I didn’t see the start of Jeffrey Shoemaker’s talk on ‘Security - Let’s have some fun with Umbraco’ at Codegarden earlier this year, but he showed some great insights into how to ‘hack’ and in turn how to defend from ‘hacking’ Umbraco installations. Little nuggets you think you have covered by locking down the ‘Umbraco’ folder, but the realisation there are other files that can be requested and downloaded that can identify a site as ‘being Umbraco’, eg /config/grid.editors.config.js…. clever stuff.

I would have liked to have seen Jacquie Steele’s 100 Days of Code lightening talk on at the same time as Jeffrey’s security deep dive, as that seems to have been the most inspiring talk of the day, following her route into becoming a developer, setting goals and actioning a plan, sparked lots of conversations amongst attendees, about learning development and change.

Which leads into Emma Burstow’s talk about ‘Developing Talent’ in the Theatre, Emma is a compelling speaker and insightful thinker, she spoke about how teams can nurture talent, with practical ideas - mentoring, helping Juniors develop (bad pun) dispelling the myth that it’s only natural talent that makes a developer great.


A wonderful lunch is always provided, and people spoke about the day so far, the talks are great, but sometimes it’s just being there that matters, listening in to the friendly conversations and general hubbub, you start to feel it is ok to talk to people that you follow on the twitter or Github, you get over the fact that they do seem to exist in real life!

Now I’m not saying it wouldn’t be an Umbraco festival without a talk from Pete Duncanson, he must be ‘one of the best’ around, laid back, funny, but making serious technical points, and not afraid to go against the grain to make a point. After lunch, he was talking about the query language for APIs, known as GraphQL which by golly does seem to be the obvious missing link between ‘Umbraco Headless’, and what frontend development needs for umm, querying data. There is an experimental github project: started by Rasmus John Pedersen, that others in the Umbraco community have been contributing to, all very interesting… also Pete told a good joke about Mix Tapes.

Next up ‘Umbraco - we’re in this together’, Umbraco HQ’s ‘Head of PR (pull requests)’ Sebastiaan Janssen - talked about how in opensource, we’re all in this together and can help each other, and how contributions, don’t just involve providing code changes to Umbraco, even just attending the UK Festival was a way of ‘contributing’! - Bug reports, forum answers, packages, documentation, feature requests etc - all great ways to contribute, he then went through the lifecycle of a PR, and showed the latest status of community PRs, and how the new Community PR teams (although anyone can help!) are involved to help process PRs to the core and to documentation.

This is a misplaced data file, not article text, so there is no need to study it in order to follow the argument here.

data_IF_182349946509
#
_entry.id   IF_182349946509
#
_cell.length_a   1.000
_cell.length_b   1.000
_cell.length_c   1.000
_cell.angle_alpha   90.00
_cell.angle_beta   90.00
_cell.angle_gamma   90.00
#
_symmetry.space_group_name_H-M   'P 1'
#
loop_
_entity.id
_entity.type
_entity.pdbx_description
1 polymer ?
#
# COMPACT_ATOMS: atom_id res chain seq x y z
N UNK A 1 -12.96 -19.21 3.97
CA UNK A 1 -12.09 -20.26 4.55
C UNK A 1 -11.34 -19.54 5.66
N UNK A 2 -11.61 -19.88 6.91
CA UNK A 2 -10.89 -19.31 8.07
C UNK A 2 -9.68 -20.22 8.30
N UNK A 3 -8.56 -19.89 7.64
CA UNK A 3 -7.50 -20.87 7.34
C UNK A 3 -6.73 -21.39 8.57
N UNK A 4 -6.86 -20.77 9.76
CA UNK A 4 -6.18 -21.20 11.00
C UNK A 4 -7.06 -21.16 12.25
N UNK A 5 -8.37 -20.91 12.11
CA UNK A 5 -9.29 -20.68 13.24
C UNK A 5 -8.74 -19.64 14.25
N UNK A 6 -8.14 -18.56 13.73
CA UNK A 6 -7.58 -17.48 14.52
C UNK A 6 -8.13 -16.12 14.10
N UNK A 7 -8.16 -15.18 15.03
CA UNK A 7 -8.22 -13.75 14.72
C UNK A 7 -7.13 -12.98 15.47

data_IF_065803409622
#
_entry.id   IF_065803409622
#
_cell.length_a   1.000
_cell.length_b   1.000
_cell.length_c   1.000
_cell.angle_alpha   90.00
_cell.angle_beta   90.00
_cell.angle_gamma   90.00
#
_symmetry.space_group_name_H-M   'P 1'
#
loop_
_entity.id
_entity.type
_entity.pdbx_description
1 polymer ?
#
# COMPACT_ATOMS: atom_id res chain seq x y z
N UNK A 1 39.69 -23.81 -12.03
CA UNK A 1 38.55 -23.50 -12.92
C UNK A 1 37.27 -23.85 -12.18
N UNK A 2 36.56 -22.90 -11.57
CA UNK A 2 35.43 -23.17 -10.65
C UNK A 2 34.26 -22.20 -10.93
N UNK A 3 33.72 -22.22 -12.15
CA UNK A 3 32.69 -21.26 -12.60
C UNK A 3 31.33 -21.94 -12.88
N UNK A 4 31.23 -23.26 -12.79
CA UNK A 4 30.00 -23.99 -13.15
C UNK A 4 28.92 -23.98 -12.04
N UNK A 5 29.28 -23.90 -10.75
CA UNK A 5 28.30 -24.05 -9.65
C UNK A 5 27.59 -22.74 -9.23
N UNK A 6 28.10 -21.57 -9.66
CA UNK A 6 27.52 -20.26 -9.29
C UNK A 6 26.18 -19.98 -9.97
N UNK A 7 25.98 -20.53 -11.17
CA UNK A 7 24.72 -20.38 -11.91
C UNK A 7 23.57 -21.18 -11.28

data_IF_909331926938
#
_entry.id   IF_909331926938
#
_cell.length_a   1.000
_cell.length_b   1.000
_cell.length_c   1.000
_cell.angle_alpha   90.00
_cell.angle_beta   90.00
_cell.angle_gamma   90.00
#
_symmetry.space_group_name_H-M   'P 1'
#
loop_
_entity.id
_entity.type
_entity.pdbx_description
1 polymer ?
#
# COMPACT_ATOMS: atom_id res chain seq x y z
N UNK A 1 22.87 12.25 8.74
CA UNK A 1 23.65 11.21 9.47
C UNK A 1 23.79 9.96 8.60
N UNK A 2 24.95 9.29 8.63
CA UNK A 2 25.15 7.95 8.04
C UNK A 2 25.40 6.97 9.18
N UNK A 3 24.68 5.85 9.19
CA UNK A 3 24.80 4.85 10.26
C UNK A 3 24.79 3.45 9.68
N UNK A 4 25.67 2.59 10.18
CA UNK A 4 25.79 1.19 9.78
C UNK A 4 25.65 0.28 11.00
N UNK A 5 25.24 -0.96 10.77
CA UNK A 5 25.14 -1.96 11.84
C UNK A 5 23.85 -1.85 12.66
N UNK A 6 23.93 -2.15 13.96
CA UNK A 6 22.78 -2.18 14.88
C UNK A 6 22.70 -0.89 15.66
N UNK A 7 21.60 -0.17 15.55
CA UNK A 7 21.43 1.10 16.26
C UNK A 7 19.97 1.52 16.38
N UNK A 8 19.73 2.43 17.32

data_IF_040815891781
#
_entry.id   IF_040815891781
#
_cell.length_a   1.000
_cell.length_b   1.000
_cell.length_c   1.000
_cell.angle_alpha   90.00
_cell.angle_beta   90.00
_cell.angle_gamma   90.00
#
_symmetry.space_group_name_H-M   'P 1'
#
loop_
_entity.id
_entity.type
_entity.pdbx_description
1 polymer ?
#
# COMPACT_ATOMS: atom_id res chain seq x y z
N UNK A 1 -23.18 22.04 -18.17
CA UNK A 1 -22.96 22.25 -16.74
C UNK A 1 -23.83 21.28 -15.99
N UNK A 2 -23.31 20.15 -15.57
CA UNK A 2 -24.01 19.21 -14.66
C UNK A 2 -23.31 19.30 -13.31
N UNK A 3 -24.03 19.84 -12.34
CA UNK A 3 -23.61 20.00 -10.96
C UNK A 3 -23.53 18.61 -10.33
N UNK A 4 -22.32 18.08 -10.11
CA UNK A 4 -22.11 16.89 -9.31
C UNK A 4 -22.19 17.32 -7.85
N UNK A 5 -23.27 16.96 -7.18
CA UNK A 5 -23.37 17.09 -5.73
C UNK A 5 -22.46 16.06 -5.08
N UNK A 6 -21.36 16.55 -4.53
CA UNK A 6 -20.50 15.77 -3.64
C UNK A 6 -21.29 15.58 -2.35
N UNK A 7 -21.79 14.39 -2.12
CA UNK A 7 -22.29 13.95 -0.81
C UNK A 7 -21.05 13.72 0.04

Kicking myself for not being around for Emma Garland’s talk on ‘When Umbraco and Mobile App development combined’ I always seem to make the wrong decisions over what to see and miss the really good talks, that everyone else rates.

Finally the keynote...

Niels Hartvig the Chief Unicorn, fresh with Brexit jokes, talking enthusiastically about the state of Umbraco, it’s growth and V8 (it will be ready when it’s ready) - some of the new features of V8, like Content Apps (companion apps to particular content page) and side by side comparison/preview of content, will really make a big difference to editors - more screen space to enter content too. (There was a panel on V8 earlier in the day). Niels reminds us too, that it’s all about humans communicating to humans really, and finishes up, inspiring, and leaving people leaving smiling.

Close, Drinks, Hugs, Trains to catch, the UK Umbraco brethren have quenched their Umbraco thirst for another year, and disperse, mumbling about variants and content apps and possibilities, enthused…

… already looking forward to next year.

Thanks to the @cogworks for all their hard work in putting the UK festival together, you'd be a fool not to attend!